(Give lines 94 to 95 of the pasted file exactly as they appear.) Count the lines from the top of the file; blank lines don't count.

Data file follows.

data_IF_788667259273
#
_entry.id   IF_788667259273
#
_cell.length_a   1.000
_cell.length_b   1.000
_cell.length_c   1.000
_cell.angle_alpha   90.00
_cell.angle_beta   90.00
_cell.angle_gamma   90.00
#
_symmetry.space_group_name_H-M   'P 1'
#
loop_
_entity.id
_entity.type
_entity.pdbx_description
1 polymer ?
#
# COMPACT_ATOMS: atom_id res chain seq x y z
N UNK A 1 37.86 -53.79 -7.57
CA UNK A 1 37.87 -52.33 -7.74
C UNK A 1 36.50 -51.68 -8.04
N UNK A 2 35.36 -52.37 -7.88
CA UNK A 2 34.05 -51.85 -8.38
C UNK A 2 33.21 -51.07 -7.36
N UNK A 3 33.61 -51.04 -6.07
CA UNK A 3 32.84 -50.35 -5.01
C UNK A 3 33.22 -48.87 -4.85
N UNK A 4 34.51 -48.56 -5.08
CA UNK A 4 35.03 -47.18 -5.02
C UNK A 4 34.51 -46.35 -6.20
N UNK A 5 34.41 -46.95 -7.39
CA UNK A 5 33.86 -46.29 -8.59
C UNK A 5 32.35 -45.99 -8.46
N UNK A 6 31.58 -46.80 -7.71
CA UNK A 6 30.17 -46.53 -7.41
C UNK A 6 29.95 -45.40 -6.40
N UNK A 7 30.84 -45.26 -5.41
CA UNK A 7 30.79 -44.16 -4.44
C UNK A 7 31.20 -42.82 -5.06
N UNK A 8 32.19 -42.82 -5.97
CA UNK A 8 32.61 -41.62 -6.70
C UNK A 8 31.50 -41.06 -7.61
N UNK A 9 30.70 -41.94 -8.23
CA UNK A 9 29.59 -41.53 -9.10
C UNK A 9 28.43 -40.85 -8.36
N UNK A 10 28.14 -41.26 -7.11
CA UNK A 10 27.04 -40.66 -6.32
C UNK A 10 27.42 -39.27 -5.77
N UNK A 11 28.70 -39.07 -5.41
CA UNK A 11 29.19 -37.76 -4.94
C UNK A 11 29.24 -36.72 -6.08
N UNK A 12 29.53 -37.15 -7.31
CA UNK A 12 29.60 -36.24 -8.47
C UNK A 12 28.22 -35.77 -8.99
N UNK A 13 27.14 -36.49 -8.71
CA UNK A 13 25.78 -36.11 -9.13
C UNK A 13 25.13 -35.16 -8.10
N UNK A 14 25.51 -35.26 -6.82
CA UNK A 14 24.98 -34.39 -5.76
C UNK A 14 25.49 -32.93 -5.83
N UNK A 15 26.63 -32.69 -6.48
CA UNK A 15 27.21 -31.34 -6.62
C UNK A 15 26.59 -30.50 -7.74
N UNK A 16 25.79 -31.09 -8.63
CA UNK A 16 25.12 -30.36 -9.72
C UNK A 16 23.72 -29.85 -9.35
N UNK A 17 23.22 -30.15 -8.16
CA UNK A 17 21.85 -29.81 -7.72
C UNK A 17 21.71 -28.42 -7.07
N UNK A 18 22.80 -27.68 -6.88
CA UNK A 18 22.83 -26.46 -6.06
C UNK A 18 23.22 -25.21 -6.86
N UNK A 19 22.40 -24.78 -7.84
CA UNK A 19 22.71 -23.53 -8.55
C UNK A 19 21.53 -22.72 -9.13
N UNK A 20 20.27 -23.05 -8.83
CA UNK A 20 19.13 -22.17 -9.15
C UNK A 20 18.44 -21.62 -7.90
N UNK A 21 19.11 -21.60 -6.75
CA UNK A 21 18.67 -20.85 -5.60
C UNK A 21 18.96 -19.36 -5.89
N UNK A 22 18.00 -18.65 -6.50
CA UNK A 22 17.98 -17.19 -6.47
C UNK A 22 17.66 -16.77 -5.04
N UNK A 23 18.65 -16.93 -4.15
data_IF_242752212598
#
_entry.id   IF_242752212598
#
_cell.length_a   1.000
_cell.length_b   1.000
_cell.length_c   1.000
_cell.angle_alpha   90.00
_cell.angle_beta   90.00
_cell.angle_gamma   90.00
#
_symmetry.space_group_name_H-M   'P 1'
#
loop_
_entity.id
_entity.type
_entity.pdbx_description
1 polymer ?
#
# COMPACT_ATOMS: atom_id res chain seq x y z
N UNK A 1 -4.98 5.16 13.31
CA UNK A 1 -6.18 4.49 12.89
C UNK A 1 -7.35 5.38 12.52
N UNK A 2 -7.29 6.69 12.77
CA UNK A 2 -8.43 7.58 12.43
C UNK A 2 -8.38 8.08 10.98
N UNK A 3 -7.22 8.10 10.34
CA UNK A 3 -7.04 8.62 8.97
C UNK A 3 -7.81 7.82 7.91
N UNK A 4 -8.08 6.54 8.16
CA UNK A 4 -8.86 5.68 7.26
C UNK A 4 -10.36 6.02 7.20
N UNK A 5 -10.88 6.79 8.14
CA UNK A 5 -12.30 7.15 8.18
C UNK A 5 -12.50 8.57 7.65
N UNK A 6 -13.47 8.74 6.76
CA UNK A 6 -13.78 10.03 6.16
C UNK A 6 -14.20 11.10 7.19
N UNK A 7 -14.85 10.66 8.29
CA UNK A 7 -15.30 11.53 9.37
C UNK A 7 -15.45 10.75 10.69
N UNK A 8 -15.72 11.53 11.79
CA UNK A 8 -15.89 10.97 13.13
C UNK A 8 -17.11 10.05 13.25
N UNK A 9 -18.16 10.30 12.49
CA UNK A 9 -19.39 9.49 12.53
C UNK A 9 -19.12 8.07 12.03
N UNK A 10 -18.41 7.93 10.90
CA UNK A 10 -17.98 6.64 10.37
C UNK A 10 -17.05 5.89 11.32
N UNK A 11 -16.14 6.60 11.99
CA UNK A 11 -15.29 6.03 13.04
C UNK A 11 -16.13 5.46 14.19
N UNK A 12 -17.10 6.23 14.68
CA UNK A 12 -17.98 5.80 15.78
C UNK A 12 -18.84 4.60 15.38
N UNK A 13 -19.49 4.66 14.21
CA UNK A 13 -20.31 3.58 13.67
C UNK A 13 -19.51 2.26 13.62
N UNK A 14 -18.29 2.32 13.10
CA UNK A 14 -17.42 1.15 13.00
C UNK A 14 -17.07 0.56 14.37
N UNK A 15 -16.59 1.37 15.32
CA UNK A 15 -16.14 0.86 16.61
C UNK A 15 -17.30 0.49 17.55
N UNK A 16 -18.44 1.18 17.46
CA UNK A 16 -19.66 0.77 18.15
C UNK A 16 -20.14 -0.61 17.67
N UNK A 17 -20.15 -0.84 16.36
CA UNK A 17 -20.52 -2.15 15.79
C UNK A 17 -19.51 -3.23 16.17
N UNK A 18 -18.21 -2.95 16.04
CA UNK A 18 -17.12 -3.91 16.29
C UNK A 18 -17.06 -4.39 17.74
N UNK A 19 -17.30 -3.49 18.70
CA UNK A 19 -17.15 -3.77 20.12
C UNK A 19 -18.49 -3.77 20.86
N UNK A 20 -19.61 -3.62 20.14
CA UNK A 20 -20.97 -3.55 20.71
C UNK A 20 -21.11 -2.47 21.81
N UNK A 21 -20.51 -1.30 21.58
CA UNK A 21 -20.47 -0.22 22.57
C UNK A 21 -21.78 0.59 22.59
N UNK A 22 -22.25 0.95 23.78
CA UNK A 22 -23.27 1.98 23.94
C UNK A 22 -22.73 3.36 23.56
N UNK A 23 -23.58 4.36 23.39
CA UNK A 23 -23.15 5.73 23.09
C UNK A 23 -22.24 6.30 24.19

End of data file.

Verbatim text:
_cell.length_c   1.000
_cell.angle_alpha   90.00